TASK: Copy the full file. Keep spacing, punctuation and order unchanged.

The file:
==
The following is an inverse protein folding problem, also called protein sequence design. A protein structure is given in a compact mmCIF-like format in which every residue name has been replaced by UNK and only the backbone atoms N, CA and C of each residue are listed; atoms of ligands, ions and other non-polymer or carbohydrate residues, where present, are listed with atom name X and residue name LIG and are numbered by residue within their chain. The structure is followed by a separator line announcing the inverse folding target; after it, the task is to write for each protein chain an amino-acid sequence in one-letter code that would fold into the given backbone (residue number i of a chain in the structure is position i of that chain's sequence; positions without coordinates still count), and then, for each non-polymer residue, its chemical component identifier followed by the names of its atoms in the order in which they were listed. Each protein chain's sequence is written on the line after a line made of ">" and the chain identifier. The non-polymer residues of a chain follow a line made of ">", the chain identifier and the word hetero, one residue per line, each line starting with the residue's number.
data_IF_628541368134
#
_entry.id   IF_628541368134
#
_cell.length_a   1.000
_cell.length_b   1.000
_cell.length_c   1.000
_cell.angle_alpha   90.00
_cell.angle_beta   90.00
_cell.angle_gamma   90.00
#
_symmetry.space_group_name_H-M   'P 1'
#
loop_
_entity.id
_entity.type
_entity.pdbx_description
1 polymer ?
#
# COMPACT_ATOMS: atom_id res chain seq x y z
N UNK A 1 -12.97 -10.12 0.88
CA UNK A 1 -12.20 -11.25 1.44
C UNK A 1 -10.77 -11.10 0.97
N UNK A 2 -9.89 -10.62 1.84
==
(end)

The following is an inverse protein folding problem, also called protein sequence design. A protein structure is given in a compact mmCIF-like format in which every residue name has been replaced by UNK and only the backbone atoms N, CA and C of each residue are listed; atoms of ligands, ions and other non-polymer or carbohydrate residues, where present, are listed with atom name X and residue name LIG and are numbered by residue within their chain. The structure is followed by a separator line announcing the inverse folding target; after it, the task is to write for each protein chain an amino-acid sequence in one-letter code that would fold into the given backbone (residue number i of a chain in the structure is position i of that chain's sequence; positions without coordinates still count), and then, for each non-polymer residue, its chemical component identifier followed by the names of its atoms in the order in which they were listed. Each protein chain's sequence is written on the line after a line made of ">" and the chain identifier. The non-polymer residues of a chain follow a line made of ">", the chain identifier and the word hetero, one residue per line, each line starting with the residue's number.
data_IF_628541368134
#
_entry.id   IF_628541368134
#
_cell.length_a   1.000
_cell.length_b   1.000
_cell.length_c   1.000
_cell.angle_alpha   90.00
_cell.angle_beta   90.00
_cell.angle_gamma   90.00
#
_symmetry.space_group_name_H-M   'P 1'
#
loop_
_entity.id
_entity.type
_entity.pdbx_description
1 polymer ?
#
# COMPACT_ATOMS: atom_id res chain seq x y z
N UNK A 1 -12.97 -10.12 0.88
CA UNK A 1 -12.20 -11.25 1.44
C UNK A 1 -10.77 -11.10 0.97
N UNK A 2 -9.89 -10.62 1.84